Chris Spackman and the Sturminster Car Enthusiasts meeting
You may not have noticed but by pre COVID lockdown 2 there was a regular , well fairly regular, gathering of
Covid-19 Research in Dorset
I thought there might be some interest in Dorset’s contribution to COVID research. The GMC put lots of retired doctors back on the register as part of the COVID pandemic response and having been involved in running a number of cancer research trials I thought I might be able to help. As a result I have been working in the Dorset Research Hub based at The Royal Bournemouth Hospital.
Research across the UK is coordinated and funded by The National Institute of Health Research (NIHR) and since this time last year its main focus has been research projects that drive progress in finding effective treatments, diagnostics and vaccines for COVID-19. It currently supports over 75 trials in the UK as well as some global research in low and middle income countries. Having the ability to collaborate with the pharmaceutical industry and charities across a National Health Service has advantages when it comes to coordinating research projects and provides the ability to recruit lots of volunteers and patients in a short time frame. As a result it is perhaps fair to say that as a country this is one area where we have been ‘world beating’.
There are 15 Local Clinical Research Networks (CRNs) across the UK and Dorset is part of the Wessex CRN with the centre based at University Hospital Southampton. Primary care through GP surgeries and Poole, Bournemouth and Dorchester Hospitals have all been active in COVID-19 research projects. I will detail a few of the trials in Dorset.
The Principle Trial has been running in primary care to look at treatments for those over the age of 65 or over 50 with an underlying health condition who have contracted COVID-19 in the hope they prevent serious illness and hospital admission. Unfortunately as yet there haven’t been any positive results.
The Recovery Trial has been more successful. It is designed for patients in hospital with the aim of finding treatments that reduce the need for ventilation, the length of admission and mortality. It is described as a platform trial – moving from one treatment to the next as results are obtained.
16000 patients were recruited into this trial in the first 3 months and it is currently the world’s largest trial of potential COVID-19 treatments. This is the trial that showed that dexamethasone works and that Donald Trump’s hydroxochloroquine doesn’t. A total of 8 different treatments have been included. Unfortunately Azithromycin, HIV antivirals and convalescent plasma have no clinical benefit. Other results are awaited. It would be difficult to overstate the work involved and disappointment for both patients and staff to come up with negative results.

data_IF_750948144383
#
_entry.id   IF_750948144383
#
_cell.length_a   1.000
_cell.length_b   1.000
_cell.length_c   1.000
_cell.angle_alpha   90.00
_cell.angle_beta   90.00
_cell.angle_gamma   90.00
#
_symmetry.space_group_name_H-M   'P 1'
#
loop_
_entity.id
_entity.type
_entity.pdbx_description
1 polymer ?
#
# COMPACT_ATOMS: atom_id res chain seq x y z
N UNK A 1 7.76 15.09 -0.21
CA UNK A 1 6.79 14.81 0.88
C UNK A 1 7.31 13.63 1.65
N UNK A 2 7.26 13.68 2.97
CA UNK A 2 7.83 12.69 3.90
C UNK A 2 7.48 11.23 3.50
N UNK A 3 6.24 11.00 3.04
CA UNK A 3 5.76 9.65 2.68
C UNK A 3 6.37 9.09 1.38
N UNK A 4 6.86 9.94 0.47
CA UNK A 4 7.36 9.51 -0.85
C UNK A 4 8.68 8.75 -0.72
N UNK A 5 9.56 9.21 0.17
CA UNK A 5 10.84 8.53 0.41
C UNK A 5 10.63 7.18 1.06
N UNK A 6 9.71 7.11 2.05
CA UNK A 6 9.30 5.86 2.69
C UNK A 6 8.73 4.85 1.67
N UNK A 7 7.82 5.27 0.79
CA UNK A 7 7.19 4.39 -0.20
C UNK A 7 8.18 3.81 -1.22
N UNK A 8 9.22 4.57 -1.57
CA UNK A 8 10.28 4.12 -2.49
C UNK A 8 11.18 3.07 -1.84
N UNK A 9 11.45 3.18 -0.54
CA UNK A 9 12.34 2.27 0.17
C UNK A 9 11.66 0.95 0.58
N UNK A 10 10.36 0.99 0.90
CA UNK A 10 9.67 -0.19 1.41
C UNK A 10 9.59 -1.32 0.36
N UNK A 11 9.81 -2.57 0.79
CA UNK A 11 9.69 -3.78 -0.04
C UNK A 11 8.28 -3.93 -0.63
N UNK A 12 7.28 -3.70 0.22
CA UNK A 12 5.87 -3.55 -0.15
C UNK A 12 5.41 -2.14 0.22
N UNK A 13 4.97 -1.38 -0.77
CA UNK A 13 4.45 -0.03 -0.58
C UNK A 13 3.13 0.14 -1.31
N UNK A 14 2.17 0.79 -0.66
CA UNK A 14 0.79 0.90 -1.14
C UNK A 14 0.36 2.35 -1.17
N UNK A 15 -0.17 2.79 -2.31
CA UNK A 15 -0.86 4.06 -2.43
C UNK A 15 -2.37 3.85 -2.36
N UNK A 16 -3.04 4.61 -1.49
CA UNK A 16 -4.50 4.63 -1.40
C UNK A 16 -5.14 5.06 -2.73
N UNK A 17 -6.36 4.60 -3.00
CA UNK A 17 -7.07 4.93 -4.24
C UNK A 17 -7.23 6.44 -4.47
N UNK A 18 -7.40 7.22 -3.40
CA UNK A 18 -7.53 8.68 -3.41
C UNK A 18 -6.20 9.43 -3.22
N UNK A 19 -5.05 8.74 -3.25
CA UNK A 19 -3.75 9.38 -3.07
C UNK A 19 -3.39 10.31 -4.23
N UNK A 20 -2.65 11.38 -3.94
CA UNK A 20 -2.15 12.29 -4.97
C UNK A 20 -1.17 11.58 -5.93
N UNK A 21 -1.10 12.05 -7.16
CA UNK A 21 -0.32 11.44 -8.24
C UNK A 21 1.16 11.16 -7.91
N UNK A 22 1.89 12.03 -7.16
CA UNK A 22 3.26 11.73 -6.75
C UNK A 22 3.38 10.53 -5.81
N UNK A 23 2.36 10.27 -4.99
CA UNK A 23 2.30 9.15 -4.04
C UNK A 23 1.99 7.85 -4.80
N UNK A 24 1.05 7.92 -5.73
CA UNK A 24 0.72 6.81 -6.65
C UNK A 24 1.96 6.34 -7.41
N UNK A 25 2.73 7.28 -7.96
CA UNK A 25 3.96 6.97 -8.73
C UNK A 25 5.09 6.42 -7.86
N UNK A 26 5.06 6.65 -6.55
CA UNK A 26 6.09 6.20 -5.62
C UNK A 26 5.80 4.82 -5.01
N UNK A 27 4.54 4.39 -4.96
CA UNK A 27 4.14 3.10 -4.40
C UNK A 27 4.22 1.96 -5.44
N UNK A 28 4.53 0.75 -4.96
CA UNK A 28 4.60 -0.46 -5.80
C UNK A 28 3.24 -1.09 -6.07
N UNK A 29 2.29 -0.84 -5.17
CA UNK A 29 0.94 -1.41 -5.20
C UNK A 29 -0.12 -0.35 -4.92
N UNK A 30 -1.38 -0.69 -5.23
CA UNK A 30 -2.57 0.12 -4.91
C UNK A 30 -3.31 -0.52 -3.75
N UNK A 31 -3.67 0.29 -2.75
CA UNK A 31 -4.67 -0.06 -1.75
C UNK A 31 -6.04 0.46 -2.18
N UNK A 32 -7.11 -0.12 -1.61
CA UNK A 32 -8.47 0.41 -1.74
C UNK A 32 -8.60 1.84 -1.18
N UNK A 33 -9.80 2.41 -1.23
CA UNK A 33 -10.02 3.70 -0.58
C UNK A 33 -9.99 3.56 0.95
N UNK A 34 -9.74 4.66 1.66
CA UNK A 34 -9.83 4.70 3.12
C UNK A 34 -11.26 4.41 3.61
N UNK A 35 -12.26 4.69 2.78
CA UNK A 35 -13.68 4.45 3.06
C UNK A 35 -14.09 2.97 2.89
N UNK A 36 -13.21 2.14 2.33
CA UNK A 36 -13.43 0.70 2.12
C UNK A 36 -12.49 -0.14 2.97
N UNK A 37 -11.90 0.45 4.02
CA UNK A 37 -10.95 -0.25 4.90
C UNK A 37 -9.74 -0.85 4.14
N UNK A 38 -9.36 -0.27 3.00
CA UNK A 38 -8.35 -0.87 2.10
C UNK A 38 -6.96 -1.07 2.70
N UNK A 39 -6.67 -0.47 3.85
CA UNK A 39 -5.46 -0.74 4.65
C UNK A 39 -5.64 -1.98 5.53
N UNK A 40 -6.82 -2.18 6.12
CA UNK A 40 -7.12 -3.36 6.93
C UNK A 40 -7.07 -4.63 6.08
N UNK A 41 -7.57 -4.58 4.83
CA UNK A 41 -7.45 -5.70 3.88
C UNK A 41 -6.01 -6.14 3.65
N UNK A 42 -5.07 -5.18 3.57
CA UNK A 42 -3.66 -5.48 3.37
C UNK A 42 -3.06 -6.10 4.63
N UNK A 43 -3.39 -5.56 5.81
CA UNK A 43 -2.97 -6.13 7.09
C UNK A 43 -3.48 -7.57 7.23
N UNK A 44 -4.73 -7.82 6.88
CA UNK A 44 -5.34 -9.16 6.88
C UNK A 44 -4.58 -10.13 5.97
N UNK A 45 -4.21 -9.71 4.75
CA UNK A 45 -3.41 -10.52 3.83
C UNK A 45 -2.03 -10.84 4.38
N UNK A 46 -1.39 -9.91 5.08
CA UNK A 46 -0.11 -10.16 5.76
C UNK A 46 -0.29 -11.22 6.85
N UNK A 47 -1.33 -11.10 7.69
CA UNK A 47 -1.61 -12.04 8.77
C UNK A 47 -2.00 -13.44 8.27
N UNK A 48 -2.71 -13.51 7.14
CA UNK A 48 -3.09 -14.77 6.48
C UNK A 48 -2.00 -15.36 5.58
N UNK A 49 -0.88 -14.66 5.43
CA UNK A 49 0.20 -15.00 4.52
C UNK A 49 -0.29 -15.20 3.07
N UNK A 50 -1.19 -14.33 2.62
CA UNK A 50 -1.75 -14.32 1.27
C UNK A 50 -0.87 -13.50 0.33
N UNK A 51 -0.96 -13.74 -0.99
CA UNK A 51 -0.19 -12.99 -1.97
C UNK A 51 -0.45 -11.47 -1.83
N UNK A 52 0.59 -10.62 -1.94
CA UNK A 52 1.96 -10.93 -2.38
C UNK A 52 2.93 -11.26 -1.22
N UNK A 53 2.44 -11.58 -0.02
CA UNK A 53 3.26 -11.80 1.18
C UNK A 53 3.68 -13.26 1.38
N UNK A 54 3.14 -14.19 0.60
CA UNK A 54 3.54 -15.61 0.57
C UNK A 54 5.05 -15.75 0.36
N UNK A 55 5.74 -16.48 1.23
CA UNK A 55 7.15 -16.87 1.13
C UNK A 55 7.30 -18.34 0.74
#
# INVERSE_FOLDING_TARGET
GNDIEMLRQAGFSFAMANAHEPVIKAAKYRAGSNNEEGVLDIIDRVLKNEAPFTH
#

The Remap Cap Trial is for those in intensive care with COVID induced pneumonia. Once again a platform trial looking for the best treatment and some encouraging results recently with 2 antibody drugs used for treating rheumatoid arthritis (tocilizumab and sarilumab). Don’t attempt pronouncing these after a glass of wine!
I have been mostly involved in the Novavax vaccine Trial as have a number from Child Okeford. Thank you very much to those of you that volunteered. A vaccine you haven’t heard much about yet but we hope to have some results shortly. 600 were recruited into this trial through The Dorset Research Hub in just 2 months and 15000 across the UK.
We recently started 2 new trials – Provent and Stormchaser. With impressive science the antibodies that COVID-19 survivors produce have been replicated and manufactured. Provent is for pre-exposure prevention and Stormchaser for those in close contact with COVID-19. This treatment doesn’t provide sustained immunity (probably for 6 months or so) but it works immediately unlike a vaccine and should be ideal for those patients who cannot have a vaccine because of anaphylaxis or don’t produce an adequate response to vaccines.
In the interests of space I have only covered a part of all the research that is happening and I apologise to those volunteers and trial staff if I haven’t mentioned your trial.